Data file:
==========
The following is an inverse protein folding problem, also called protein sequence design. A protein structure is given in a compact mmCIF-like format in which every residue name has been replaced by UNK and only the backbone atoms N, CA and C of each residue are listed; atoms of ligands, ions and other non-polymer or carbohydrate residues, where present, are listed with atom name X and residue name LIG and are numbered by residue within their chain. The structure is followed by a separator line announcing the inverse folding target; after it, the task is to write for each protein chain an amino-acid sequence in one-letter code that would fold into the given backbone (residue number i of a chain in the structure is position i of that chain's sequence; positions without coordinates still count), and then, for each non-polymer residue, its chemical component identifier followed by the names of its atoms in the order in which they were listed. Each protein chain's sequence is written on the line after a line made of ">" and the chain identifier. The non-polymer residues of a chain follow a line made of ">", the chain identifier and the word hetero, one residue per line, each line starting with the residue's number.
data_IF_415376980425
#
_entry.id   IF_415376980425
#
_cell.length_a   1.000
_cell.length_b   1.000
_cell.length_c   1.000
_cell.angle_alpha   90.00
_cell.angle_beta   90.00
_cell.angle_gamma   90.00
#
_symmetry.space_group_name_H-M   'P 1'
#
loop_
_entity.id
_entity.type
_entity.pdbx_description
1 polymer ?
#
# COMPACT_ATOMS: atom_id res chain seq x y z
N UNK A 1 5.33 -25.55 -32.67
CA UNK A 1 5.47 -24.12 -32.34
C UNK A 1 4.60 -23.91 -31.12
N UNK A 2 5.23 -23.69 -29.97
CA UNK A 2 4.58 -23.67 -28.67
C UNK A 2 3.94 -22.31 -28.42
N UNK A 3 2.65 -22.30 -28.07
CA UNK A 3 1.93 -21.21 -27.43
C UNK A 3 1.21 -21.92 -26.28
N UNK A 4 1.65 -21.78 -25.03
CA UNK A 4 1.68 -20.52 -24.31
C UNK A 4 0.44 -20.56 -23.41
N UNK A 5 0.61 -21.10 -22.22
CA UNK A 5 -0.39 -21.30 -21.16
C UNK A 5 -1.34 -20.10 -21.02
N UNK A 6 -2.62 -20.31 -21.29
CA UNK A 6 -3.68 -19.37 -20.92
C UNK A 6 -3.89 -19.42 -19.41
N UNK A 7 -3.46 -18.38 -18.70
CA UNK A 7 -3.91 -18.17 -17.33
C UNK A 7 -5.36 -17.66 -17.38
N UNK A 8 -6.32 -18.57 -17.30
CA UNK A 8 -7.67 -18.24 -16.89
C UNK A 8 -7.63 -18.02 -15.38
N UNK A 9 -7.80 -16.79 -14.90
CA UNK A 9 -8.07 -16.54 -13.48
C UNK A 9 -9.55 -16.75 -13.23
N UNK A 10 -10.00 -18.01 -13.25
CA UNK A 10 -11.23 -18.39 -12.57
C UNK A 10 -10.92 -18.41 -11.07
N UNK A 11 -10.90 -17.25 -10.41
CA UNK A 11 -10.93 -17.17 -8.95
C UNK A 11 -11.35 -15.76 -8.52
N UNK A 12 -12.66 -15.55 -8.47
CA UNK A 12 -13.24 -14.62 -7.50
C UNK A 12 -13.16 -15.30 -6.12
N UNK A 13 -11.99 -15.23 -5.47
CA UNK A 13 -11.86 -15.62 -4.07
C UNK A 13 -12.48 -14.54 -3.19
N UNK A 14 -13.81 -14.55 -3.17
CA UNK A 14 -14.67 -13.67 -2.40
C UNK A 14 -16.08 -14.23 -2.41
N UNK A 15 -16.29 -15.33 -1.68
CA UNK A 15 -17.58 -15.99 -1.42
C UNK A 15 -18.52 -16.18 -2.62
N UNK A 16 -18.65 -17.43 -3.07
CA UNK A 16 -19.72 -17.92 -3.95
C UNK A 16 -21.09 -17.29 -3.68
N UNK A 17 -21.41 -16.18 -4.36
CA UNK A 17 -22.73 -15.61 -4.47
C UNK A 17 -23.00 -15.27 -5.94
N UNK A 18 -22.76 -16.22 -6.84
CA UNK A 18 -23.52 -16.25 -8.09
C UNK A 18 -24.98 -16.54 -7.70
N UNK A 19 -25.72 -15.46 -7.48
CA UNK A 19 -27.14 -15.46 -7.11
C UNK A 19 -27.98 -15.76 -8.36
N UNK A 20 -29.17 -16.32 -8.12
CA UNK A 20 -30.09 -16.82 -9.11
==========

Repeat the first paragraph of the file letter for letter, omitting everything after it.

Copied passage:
The following is an inverse protein folding problem, also called protein sequence design. A protein structure is given in a compact mmCIF-like format in which every residue name has been replaced by UNK and only the backbone atoms N, CA and C of each residue are listed; atoms of ligands, ions and other non-polymer or carbohydrate residues, where present, are listed with atom name X and residue name LIG and are numbered by residue within their chain. The structure is followed by a separator line announcing the inverse folding target; after it, the task is to write for each protein chain an amino-acid sequence in one-letter code that would fold into the given backbone (residue number i of a chain in the structure is position i of that chain's sequence; positions without coordinates still count), and then, for each non-polymer residue, its chemical component identifier followed by the names of its atoms in the order in which they were listed. Each protein chain's sequence is written on the line after a line made of ">" and the chain identifier. The non-polymer residues of a chain follow a line made of ">", the chain identifier and the word hetero, one residue per line, each line starting with the residue's number.